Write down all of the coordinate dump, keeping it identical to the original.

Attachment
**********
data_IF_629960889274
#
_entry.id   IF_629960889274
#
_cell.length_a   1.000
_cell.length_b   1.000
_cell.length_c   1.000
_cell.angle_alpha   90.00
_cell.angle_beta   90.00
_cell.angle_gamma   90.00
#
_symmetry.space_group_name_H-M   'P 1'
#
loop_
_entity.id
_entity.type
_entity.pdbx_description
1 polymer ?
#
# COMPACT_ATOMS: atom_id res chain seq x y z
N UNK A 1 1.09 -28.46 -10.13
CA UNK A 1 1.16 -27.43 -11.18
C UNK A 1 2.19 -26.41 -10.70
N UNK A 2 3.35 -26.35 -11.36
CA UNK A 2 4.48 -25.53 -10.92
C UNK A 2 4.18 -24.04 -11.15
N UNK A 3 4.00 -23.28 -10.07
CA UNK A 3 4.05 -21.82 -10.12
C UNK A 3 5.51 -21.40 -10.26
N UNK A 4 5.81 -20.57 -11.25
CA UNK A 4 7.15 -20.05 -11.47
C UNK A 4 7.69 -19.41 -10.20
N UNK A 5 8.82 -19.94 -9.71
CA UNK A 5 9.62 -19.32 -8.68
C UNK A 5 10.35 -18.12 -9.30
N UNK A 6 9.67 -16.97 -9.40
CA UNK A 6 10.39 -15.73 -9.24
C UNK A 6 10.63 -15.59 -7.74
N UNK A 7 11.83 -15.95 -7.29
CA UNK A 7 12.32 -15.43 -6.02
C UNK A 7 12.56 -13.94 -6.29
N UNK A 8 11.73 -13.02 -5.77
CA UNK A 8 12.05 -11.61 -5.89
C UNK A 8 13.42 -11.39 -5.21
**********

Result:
data_IF_629960889274
#
_entry.id   IF_629960889274
#
_cell.length_a   1.000
_cell.length_b   1.000
_cell.length_c   1.000
_cell.angle_alpha   90.00
_cell.angle_beta   90.00
_cell.angle_gamma   90.00
#
_symmetry.space_group_name_H-M   'P 1'
#
loop_
_entity.id
_entity.type
_entity.pdbx_description
1 polymer ?
#
# COMPACT_ATOMS: atom_id res chain seq x y z
N UNK A 1 1.09 -28.46 -10.13
CA UNK A 1 1.16 -27.43 -11.18
C UNK A 1 2.19 -26.41 -10.70
N UNK A 2 3.35 -26.35 -11.36
CA UNK A 2 4.48 -25.53 -10.92
C UNK A 2 4.18 -24.04 -11.15
N UNK A 3 4.00 -23.28 -10.07
CA UNK A 3 4.05 -21.82 -10.12
C UNK A 3 5.51 -21.40 -10.26
N UNK A 4 5.81 -20.57 -11.25
CA UNK A 4 7.15 -20.05 -11.47
C UNK A 4 7.69 -19.41 -10.20
N UNK A 5 8.82 -19.94 -9.71
CA UNK A 5 9.62 -19.32 -8.68
C UNK A 5 10.35 -18.12 -9.30
N UNK A 6 9.67 -16.97 -9.40
CA UNK A 6 10.39 -15.73 -9.24
C UNK A 6 10.63 -15.59 -7.74
N UNK A 7 11.83 -15.95 -7.29
CA UNK A 7 12.32 -15.43 -6.02
C UNK A 7 12.56 -13.94 -6.29
N UNK A 8 11.73 -13.02 -5.77
CA UNK A 8 12.05 -11.61 -5.89
C UNK A 8 13.42 -11.39 -5.21